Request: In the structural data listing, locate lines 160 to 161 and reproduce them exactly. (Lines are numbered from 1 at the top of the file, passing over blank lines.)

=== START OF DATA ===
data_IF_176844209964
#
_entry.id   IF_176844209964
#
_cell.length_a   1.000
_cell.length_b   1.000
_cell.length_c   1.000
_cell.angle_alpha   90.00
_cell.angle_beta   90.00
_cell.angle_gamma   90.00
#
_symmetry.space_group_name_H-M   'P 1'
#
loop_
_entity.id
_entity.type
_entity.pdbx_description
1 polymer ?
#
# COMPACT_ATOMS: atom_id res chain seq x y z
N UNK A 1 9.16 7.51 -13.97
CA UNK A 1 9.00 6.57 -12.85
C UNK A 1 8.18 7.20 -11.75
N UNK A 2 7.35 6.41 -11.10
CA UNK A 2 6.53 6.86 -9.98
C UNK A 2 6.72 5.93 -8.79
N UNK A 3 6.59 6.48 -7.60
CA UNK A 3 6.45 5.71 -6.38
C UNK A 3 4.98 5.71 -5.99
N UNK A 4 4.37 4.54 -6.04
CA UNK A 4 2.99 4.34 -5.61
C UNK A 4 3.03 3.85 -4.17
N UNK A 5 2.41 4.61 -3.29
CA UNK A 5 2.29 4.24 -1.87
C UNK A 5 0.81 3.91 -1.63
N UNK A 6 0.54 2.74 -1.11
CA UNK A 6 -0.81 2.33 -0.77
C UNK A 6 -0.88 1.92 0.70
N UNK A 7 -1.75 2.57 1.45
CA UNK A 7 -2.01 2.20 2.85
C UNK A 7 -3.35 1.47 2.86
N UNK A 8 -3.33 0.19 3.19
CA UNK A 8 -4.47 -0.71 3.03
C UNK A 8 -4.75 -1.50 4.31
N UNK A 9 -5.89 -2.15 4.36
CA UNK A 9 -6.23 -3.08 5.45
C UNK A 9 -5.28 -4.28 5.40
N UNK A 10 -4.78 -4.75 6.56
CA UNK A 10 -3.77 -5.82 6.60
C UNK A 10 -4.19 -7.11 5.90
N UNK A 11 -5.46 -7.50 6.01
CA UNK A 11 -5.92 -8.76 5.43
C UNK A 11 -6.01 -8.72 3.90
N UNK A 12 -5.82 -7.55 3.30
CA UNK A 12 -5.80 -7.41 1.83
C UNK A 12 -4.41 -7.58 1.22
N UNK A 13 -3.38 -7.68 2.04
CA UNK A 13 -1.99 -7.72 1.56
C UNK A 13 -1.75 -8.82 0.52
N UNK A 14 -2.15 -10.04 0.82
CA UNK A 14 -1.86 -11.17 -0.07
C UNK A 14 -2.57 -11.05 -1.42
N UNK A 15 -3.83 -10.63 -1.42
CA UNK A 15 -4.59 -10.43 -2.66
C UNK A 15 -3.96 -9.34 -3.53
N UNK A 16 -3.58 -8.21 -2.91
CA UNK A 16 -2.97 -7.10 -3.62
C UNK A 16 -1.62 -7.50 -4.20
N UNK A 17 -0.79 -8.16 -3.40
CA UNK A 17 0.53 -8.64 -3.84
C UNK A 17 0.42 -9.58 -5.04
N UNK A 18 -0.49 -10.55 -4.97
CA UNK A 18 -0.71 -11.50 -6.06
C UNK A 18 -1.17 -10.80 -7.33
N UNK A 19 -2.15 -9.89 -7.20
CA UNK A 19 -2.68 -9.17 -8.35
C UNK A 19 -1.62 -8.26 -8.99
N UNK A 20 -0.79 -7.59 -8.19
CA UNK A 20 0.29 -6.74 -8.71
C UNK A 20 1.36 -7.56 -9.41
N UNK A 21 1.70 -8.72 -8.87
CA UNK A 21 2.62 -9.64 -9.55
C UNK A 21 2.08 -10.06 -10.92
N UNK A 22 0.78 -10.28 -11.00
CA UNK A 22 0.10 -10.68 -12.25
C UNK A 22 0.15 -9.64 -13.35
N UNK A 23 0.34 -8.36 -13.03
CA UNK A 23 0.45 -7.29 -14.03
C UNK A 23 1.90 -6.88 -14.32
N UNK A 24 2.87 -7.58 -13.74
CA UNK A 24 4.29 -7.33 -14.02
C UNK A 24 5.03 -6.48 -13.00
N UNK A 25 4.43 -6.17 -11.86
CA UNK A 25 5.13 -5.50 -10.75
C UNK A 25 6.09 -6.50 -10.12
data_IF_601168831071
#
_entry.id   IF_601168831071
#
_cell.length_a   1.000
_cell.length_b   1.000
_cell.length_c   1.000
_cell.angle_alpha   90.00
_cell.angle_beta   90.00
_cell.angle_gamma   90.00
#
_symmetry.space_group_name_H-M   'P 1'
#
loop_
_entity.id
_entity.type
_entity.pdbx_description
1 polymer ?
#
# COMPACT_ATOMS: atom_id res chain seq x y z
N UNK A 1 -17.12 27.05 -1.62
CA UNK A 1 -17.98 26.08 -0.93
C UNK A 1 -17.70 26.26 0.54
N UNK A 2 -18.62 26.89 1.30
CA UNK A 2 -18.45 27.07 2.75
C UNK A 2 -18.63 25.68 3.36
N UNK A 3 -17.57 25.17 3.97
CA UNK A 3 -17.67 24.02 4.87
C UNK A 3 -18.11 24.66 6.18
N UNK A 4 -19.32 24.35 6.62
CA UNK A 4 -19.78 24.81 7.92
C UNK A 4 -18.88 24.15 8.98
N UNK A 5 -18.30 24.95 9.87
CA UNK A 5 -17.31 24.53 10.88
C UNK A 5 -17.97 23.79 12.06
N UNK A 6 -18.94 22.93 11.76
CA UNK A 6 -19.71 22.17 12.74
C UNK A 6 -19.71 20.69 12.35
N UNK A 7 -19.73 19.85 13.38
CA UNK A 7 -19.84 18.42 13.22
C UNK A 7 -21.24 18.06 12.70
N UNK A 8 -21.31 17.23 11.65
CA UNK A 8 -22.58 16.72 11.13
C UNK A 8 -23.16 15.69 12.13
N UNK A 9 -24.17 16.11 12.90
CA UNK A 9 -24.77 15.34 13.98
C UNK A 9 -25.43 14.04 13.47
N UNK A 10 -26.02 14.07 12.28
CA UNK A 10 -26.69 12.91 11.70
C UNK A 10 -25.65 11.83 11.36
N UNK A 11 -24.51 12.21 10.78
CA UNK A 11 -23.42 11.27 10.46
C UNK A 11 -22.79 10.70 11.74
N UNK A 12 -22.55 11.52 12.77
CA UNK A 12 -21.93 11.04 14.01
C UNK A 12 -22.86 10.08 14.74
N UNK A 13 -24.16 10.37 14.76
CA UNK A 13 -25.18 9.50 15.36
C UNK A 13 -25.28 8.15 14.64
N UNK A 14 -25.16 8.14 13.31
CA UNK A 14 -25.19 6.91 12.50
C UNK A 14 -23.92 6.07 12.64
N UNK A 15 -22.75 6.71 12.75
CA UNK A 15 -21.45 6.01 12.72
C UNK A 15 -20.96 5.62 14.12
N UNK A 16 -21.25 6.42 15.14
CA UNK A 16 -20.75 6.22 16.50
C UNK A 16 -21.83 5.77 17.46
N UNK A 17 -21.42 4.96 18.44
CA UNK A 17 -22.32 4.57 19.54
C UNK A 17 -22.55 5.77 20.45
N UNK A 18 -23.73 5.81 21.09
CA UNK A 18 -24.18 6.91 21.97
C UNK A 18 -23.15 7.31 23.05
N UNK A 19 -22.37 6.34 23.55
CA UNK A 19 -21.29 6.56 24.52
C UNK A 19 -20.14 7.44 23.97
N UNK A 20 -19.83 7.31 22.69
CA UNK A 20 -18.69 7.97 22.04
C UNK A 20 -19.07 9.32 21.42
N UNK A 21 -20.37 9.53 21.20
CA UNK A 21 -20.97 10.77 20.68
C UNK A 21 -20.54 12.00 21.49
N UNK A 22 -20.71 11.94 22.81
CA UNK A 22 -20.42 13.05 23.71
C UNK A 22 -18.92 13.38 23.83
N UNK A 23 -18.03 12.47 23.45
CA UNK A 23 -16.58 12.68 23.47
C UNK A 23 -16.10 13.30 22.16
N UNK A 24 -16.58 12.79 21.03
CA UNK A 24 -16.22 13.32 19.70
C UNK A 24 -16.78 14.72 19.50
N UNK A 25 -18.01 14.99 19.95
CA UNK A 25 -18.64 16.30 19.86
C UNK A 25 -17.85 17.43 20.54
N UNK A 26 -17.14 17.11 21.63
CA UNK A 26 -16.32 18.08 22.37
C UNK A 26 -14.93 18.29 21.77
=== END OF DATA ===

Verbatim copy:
C UNK A 15 -20.96 5.62 14.12
N UNK A 16 -21.25 6.42 15.14